Catch up on the Street Fighter V scene ahead of EGX

 Japan’s biggest Premier event took place at the Tokyo Game Show, offering automatic qualification to the Capcom Cup for the winner. It was a total killing field, as three of the best players in the world—Xian, Justin Wong and Daigo Umehara—all failed to escape their respective pools, surprising everyone. It’s rare to see one talent like these guys go out before the top 64, never mind all three of them.

This opened the door for some players who had not yet won a CPT event to do just that, and the final was played out between EVO 2015 runner-up Gamerbee and Red Bull-quaffing, shirt-removing fan favourite, Team Secret’s Poongko. They met in the winner’s final, with Gamerbee sending Poongko into the loser’s bracket. After a match against last year’s Capcom Cup winner Kazunoko, Poongko went straight into his rematch with Gamerbee and actually reset the bracket, beating him 3-1 in the first set, before Gamerbee bounced back to win his first CPT event of the season in what was one of the best matches of the year to date. Gamerbee, of course, has now qualified for the Capcom Cup.

The next Premier event is at EGX in Birmingham this coming weekend, with Gamerbee in attendance. Can he ‘do an Infiltration’ and win back to back Premier events a week apart? It’s a stacked event, and many players are going to be gunning for him.

Online events: are they working?

Capcom always said that online tournaments were going to be a major part of Street Fighter V’s competitive scene, but that was before it had its frankly shocking launch. To this day it’s still not perfect, with the rollback netcode and some questionable matchmaking making for some unplayable matches at least a few times per session. However, they’ve gone along with online tournaments anyway and, predictably, not without some problems.

It’s worth noting that the Pro Tour’s online organisers have done everything they possibly can to minimise issues. They require you to check-in on a Discord group a good hour before kick off and make a demand that you play on a wired connection to reduce potential issues. We all know, however, that this won’t solve everything. Nor is it even detectable or enforceable. Players have taken to recording their own footage to show when their losses are somewhat questionable due to a lag-filled match.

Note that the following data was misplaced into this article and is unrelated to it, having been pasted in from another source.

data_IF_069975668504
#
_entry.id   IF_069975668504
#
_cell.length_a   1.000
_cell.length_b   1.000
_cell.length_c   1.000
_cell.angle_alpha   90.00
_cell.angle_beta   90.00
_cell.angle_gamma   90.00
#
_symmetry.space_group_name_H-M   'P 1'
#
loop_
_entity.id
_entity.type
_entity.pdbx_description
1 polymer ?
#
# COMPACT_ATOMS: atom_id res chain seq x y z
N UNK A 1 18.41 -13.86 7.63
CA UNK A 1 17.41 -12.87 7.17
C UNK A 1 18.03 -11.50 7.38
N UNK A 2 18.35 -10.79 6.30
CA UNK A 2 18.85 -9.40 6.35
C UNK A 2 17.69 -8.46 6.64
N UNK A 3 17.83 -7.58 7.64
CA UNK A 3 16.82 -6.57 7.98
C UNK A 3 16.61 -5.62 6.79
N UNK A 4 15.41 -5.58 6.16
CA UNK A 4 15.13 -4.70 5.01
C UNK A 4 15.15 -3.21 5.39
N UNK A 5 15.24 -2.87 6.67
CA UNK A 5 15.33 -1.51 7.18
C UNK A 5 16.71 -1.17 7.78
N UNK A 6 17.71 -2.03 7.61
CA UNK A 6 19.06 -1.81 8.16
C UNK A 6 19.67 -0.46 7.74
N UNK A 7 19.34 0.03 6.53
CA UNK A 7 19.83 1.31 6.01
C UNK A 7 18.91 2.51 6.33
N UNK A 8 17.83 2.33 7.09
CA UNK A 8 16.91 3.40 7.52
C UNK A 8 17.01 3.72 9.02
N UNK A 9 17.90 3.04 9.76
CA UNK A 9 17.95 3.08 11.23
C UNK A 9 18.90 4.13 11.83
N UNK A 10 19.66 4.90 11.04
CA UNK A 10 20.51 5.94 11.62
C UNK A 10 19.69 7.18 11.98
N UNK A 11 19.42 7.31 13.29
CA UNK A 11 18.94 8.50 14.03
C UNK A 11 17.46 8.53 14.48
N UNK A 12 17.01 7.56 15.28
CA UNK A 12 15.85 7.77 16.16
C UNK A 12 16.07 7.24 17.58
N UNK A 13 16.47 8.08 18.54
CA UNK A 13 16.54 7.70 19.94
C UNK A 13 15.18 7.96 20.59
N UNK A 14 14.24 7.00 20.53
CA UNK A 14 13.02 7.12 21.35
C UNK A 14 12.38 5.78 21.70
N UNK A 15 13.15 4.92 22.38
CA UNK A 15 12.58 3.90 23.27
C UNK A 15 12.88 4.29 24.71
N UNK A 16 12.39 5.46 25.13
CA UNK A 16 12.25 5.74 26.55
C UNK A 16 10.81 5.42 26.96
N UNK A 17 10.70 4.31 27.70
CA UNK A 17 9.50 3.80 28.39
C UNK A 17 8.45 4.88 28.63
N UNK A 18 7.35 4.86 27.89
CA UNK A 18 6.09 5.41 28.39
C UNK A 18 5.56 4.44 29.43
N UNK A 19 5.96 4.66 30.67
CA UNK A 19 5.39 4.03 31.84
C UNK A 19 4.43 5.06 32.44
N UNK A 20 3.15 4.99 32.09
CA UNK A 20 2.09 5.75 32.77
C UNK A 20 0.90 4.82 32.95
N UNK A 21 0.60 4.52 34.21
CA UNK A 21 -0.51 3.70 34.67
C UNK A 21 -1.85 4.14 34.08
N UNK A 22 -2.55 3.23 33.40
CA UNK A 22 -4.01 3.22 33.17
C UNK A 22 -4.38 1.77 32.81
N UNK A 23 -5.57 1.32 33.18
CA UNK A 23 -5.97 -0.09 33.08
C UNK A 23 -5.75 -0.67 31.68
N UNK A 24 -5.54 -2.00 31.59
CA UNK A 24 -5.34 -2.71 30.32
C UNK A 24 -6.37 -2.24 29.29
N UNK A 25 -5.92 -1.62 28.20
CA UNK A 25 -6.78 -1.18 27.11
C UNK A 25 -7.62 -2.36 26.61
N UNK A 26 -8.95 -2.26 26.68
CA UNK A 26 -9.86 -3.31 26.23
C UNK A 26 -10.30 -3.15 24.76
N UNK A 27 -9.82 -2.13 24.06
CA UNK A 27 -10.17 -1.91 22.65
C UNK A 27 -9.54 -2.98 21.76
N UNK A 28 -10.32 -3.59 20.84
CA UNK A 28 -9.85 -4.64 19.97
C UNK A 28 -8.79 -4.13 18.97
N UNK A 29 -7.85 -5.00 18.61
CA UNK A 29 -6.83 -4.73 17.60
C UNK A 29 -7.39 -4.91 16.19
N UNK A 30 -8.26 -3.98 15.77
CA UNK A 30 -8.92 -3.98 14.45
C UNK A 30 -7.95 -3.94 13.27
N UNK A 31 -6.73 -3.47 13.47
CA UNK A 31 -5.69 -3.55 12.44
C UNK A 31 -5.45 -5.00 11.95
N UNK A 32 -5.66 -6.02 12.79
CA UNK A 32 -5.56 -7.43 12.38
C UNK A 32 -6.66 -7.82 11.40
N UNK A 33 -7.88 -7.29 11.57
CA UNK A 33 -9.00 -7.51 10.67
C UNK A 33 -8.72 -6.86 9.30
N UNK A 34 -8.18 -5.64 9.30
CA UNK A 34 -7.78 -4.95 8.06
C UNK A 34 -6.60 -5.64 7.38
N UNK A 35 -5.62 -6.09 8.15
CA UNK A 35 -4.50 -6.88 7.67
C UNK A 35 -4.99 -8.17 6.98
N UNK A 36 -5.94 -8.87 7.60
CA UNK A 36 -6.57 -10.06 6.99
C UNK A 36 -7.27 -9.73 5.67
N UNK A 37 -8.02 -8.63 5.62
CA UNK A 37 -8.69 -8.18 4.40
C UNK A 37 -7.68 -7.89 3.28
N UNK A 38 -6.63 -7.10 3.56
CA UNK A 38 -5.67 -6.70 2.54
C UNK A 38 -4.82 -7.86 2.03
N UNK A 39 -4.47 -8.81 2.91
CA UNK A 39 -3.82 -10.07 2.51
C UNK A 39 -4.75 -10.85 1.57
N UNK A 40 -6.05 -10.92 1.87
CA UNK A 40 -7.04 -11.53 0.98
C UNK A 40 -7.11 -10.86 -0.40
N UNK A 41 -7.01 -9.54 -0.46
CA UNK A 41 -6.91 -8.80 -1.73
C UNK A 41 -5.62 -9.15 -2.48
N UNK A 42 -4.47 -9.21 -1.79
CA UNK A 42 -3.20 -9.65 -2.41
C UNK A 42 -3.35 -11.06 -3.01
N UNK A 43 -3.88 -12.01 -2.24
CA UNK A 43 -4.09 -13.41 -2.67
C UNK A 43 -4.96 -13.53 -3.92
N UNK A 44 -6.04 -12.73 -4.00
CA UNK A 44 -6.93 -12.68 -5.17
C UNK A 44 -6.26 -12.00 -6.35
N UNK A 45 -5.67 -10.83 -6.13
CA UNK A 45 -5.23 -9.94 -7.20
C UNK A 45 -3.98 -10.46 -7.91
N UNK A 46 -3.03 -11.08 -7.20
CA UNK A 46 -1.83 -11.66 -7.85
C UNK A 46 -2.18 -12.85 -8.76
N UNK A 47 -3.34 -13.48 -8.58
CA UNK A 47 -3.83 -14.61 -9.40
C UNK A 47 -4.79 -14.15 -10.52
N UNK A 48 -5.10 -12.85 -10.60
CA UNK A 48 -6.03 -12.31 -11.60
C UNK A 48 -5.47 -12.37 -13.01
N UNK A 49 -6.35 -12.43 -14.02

Another controversial aspect is how they’re using the CPT ‘regions’ to group players together. Now, seeing as there’s lag when players on the East and West coasts of the US play each other, imagine the type of game you’re getting when you’re sat in London and matched up against someone playing in Israel. It’s not ideal and the ‘regions’ are likely to be shrunk in the future to avoid such obvious problems.

Finally, the question of the points dished out for these tournaments is the subject of much scrutiny. Winning one of these events nets the same amount of points you’d get for attending a Ranking event. It’s equivalent to a fourth place finish at EVO, after you’d battled through a bracket of nearly 4000 players! Obviously, a tournament win is a win, and if Capcom really are trying to make these online events an important part of the Pro Tour, then they need to be treated as such and that includes the prizes. But playing sat at home on your couch doesn’t quite equal the same level of pressure you’d get at a real live event.

The road to the EU finals

The EU Regional Final has been confirmed as taking place at Milan Games Week in October. The top 15 players in Europe will be put into a double elimination tournament, with the sixteenth slot being decided in a ‘last chance qualifier’ tournament that takes place the day before, to decide who takes a Capcom Cup place.

Right now, players qualified are:

It’s worth noting that American Ken player Chris Tatarian actually qualified for this tournament in this region, but has informed Capcom that he will not be attending and therefore has been replaced with Cobelcog, from Ireland. As you can see, there’s three players in there—Daigo, Xian and MOV—who would have to have significant travel arrangements in order to attend, so it’s not unfair to assume that there could be more slots available to local players before the bracket is finalised. We should find out about the other regional finals in the coming weeks— and check back next week for more on this weekend’s tournament at EGX!